Osteopontin (OPN) is a phosphorylated protein of wide tissue distribution that is found in association with dystrophic calcification including in the organic matrix of kidney stones. It is a strong inhibitor of crystal formation and growth in vitro, but there is still debate regarding its effects upon crystal adhesion to tubular epithelial cells. In this brief review, we will outline the evidence implicating OPN in stone disease with the primary emphasis being on the interaction of OPN with calcium oxalate (CaOx), the major constituent of calcium containing stones. Finally, preliminary data is presented regarding the amounts and features of OPN present in the urine of stone formers and normal individuals.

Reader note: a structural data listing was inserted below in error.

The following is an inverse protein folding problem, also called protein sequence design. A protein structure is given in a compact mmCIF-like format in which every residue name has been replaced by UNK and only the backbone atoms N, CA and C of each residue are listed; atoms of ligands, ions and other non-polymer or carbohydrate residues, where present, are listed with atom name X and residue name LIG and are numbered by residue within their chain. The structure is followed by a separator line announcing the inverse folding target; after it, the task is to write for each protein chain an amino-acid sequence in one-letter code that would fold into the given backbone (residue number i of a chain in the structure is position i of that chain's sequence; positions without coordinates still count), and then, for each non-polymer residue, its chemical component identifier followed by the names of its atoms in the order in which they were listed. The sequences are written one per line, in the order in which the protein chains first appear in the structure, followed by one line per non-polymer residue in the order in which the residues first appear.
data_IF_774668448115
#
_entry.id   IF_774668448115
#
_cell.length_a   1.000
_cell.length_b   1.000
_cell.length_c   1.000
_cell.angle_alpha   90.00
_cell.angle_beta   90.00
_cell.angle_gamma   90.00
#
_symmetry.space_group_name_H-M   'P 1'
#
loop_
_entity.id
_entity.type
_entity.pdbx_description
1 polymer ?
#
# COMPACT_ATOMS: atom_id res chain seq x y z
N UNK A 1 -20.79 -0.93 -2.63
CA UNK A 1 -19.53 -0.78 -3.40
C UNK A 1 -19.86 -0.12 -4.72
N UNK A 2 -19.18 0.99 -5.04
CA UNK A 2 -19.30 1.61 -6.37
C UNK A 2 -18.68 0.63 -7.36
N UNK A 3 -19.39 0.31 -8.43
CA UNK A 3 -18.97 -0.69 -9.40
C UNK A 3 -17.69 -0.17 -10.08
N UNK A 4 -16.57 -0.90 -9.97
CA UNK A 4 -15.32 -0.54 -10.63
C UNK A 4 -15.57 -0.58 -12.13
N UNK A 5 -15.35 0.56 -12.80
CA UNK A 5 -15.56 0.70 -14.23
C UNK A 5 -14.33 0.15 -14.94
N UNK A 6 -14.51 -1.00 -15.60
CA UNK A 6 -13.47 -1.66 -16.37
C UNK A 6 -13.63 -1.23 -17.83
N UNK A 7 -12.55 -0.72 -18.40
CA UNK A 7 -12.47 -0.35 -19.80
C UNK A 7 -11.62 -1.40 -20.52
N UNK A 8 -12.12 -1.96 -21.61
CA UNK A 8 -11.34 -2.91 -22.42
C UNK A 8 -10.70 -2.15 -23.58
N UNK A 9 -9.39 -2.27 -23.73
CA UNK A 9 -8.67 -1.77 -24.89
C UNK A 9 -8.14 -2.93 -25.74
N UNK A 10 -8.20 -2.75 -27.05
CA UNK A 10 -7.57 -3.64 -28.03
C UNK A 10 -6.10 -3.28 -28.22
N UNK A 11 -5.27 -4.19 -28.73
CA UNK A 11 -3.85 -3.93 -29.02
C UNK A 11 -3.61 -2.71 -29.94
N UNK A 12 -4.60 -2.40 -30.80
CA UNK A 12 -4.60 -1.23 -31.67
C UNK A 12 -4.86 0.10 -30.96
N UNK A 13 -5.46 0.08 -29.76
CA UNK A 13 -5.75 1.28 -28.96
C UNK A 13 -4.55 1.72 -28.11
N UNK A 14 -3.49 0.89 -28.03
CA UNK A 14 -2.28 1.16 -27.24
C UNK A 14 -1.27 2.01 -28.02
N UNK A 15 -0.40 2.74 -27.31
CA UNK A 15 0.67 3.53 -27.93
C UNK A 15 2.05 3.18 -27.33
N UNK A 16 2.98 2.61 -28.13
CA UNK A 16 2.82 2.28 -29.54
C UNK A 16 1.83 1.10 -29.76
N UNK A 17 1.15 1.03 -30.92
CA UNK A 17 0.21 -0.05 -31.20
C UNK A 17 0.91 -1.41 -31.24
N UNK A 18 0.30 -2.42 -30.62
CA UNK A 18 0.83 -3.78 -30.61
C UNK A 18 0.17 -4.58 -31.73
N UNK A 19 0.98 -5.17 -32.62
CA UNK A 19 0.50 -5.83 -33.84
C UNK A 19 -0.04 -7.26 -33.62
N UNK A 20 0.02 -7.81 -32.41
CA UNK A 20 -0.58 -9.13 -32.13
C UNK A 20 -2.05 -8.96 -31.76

Jack G. Kleinman, MD
Veterans Affairs Medical Center/111K
5000 W. National Avenue
Milwaukee, WI 53925 (USA)
Tel. +1 414 384 2000, ext. 42827, Fax +1 414 383 9333, E-Mail email@example.com
Number of Print Pages : 5
Number of Figures : 2, Number of Tables : 0, Number of References : 46
Vol. 98, No. 2, Year 2004 (Cover Date: October 2004)
Journal Editor: R.J. Unwin, London
ISSN: 0028–2766 (print), 1660–2137 (Online)
For additional information: http://www.karger.com/nep
Article / Publication Details
Published online: 10/19/2004
Issue release date: October 2004
Number of Print Pages: 1
Number of Figures: 2
Number of Tables: 0
eISSN: 1660-2137 (Online)
For additional information: http://www.karger.com/NEP
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